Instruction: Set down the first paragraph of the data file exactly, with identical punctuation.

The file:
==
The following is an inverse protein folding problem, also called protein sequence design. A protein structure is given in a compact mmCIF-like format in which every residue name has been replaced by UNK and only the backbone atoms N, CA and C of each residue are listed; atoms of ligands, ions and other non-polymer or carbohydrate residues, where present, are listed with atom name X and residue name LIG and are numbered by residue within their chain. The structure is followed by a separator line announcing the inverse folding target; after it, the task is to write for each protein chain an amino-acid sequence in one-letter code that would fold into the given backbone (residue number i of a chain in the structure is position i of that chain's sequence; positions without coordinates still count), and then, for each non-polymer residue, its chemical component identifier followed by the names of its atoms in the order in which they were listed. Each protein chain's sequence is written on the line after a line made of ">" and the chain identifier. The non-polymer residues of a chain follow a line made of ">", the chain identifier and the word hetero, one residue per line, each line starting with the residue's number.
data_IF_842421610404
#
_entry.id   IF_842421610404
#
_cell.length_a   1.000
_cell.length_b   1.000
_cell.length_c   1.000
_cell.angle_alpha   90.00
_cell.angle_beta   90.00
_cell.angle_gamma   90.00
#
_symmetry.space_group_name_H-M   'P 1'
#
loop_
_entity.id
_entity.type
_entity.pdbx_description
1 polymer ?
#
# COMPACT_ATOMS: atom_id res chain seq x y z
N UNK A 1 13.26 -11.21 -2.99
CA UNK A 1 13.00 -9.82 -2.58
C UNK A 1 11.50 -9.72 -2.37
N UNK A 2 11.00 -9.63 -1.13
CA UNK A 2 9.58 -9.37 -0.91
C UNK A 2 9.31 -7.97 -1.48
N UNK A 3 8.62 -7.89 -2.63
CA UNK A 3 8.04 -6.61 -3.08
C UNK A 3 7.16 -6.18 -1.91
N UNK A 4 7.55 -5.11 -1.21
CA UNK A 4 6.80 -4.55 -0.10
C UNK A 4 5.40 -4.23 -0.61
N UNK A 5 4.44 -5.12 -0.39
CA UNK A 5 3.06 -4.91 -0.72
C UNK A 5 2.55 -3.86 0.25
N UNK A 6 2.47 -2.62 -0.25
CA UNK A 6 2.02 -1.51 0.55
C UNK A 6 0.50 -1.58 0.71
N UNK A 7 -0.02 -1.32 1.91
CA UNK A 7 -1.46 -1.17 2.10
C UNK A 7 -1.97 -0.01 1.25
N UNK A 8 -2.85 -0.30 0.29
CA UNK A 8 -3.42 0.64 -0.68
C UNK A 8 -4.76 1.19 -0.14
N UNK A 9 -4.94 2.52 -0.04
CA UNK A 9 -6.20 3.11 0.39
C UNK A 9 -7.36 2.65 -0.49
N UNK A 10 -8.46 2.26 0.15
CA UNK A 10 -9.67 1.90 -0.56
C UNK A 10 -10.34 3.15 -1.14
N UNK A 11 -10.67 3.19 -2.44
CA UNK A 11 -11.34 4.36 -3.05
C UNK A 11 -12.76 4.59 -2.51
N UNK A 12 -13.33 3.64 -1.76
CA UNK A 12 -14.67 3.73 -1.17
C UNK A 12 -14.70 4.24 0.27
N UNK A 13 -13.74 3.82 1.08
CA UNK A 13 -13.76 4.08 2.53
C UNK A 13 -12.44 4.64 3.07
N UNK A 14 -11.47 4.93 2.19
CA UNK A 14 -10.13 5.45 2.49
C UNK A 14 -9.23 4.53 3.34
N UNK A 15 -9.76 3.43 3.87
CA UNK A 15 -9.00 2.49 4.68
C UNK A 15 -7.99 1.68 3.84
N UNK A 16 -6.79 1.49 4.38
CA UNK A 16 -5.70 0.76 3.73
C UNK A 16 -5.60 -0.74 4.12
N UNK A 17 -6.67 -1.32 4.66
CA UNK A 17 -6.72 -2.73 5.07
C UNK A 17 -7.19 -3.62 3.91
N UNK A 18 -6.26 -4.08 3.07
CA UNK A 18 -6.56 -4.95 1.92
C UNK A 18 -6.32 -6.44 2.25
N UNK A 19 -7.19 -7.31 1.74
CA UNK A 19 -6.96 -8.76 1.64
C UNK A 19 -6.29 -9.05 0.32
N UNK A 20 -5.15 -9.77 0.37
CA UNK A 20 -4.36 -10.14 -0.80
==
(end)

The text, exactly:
The following is an inverse protein folding problem, also called protein sequence design. A protein structure is given in a compact mmCIF-like format in which every residue name has been replaced by UNK and only the backbone atoms N, CA and C of each residue are listed; atoms of ligands, ions and other non-polymer or carbohydrate residues, where present, are listed with atom name X and residue name LIG and are numbered by residue within their chain. The structure is followed by a separator line announcing the inverse folding target; after it, the task is to write for each protein chain an amino-acid sequence in one-letter code that would fold into the given backbone (residue number i of a chain in the structure is position i of that chain's sequence; positions without coordinates still count), and then, for each non-polymer residue, its chemical component identifier followed by the names of its atoms in the order in which they were listed. Each protein chain's sequence is written on the line after a line made of ">" and the chain identifier. The non-polymer residues of a chain follow a line made of ">", the chain identifier and the word hetero, one residue per line, each line starting with the residue's number.